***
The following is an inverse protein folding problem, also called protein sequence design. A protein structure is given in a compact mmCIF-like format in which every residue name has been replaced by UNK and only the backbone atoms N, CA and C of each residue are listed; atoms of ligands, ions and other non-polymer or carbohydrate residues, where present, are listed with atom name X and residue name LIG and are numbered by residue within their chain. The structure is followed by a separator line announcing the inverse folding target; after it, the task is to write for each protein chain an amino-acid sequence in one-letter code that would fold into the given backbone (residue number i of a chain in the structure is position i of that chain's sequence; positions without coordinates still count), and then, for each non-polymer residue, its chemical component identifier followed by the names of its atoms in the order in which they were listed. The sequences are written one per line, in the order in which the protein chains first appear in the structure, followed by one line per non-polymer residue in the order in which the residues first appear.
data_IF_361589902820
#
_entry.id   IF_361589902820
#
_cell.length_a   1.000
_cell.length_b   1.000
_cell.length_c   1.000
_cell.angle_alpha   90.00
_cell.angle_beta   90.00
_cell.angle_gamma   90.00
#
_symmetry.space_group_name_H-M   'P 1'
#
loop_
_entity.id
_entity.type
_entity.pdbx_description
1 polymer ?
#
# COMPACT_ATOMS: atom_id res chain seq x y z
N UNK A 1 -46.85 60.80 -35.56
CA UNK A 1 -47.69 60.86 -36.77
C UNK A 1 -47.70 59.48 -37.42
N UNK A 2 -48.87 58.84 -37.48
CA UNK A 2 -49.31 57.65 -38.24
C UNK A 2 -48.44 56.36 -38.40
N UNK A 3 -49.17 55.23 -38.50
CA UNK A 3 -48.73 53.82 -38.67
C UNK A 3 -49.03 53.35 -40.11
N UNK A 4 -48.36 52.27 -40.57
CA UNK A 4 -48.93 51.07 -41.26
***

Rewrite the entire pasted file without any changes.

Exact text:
The following is an inverse protein folding problem, also called protein sequence design. A protein structure is given in a compact mmCIF-like format in which every residue name has been replaced by UNK and only the backbone atoms N, CA and C of each residue are listed; atoms of ligands, ions and other non-polymer or carbohydrate residues, where present, are listed with atom name X and residue name LIG and are numbered by residue within their chain. The structure is followed by a separator line announcing the inverse folding target; after it, the task is to write for each protein chain an amino-acid sequence in one-letter code that would fold into the given backbone (residue number i of a chain in the structure is position i of that chain's sequence; positions without coordinates still count), and then, for each non-polymer residue, its chemical component identifier followed by the names of its atoms in the order in which they were listed. The sequences are written one per line, in the order in which the protein chains first appear in the structure, followed by one line per non-polymer residue in the order in which the residues first appear.
data_IF_361589902820
#
_entry.id   IF_361589902820
#
_cell.length_a   1.000
_cell.length_b   1.000
_cell.length_c   1.000
_cell.angle_alpha   90.00
_cell.angle_beta   90.00
_cell.angle_gamma   90.00
#
_symmetry.space_group_name_H-M   'P 1'
#
loop_
_entity.id
_entity.type
_entity.pdbx_description
1 polymer ?
#
# COMPACT_ATOMS: atom_id res chain seq x y z
N UNK A 1 -46.85 60.80 -35.56
CA UNK A 1 -47.69 60.86 -36.77
C UNK A 1 -47.70 59.48 -37.42
N UNK A 2 -48.87 58.84 -37.48
CA UNK A 2 -49.31 57.65 -38.24
C UNK A 2 -48.44 56.36 -38.40
N UNK A 3 -49.17 55.23 -38.50
CA UNK A 3 -48.73 53.82 -38.67
C UNK A 3 -49.03 53.35 -40.11
N UNK A 4 -48.36 52.27 -40.57
CA UNK A 4 -48.93 51.07 -41.26